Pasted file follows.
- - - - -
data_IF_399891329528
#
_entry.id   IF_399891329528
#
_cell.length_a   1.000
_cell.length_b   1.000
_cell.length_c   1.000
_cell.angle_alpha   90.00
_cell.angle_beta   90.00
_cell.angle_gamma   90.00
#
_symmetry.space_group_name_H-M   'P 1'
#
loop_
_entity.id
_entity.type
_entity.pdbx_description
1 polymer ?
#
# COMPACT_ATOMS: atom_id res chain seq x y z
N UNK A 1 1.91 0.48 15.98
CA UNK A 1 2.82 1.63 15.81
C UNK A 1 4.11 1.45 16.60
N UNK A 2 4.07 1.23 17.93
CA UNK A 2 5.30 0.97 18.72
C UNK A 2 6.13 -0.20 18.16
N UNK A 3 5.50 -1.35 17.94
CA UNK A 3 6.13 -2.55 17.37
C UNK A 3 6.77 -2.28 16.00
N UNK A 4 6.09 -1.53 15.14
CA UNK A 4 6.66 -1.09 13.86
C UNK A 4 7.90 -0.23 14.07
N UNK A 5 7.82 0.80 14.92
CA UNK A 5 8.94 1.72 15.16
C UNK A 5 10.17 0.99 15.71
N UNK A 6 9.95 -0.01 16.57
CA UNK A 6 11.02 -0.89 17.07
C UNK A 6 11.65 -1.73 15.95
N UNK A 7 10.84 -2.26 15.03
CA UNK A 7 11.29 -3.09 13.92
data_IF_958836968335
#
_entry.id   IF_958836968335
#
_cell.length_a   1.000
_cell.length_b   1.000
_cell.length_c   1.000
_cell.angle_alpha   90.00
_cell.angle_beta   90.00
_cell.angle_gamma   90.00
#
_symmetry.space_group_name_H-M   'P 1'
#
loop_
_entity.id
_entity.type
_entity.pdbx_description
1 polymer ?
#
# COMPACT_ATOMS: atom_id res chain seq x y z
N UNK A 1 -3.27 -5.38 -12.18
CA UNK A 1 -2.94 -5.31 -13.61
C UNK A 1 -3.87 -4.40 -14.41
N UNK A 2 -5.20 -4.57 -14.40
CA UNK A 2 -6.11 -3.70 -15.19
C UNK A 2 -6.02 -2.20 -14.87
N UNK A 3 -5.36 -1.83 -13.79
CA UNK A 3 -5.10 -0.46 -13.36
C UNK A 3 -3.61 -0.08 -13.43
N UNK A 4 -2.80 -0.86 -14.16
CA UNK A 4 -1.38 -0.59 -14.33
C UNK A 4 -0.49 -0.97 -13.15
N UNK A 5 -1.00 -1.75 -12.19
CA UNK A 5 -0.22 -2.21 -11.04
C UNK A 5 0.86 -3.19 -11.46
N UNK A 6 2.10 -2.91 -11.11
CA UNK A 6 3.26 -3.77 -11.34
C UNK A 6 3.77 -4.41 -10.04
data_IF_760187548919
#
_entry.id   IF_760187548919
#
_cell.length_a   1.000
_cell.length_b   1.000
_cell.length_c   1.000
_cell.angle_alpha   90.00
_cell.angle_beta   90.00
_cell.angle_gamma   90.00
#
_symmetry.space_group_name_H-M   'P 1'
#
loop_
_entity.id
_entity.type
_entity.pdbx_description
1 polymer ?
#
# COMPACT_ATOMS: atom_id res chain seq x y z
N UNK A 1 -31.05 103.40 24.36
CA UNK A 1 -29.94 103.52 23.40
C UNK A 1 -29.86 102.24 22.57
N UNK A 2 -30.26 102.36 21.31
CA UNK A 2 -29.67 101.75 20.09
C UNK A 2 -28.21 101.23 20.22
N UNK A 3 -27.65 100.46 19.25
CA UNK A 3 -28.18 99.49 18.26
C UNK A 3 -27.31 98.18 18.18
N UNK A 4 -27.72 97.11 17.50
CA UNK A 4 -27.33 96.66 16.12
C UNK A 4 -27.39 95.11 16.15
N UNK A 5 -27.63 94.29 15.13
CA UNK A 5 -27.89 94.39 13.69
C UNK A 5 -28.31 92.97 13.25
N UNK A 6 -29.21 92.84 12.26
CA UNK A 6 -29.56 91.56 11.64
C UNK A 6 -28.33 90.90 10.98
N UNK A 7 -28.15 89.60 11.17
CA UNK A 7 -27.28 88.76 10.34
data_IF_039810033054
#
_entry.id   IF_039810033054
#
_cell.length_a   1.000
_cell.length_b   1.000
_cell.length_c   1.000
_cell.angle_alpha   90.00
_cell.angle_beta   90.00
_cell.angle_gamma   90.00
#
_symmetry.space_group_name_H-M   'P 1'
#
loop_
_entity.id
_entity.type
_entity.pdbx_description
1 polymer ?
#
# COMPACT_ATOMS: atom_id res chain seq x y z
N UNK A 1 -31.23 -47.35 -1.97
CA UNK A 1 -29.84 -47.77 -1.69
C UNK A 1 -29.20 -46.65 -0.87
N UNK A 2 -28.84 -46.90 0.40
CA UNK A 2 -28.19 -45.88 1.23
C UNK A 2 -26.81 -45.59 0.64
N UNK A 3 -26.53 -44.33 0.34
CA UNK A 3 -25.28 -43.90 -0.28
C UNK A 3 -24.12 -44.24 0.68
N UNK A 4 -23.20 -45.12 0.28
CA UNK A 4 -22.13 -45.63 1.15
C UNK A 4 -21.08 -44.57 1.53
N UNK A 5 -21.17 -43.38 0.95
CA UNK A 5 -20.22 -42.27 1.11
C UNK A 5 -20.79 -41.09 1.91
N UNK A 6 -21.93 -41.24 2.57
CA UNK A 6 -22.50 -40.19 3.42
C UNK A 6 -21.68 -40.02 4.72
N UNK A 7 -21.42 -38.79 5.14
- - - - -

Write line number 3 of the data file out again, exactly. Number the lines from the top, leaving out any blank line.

_entry.id   IF_399891329528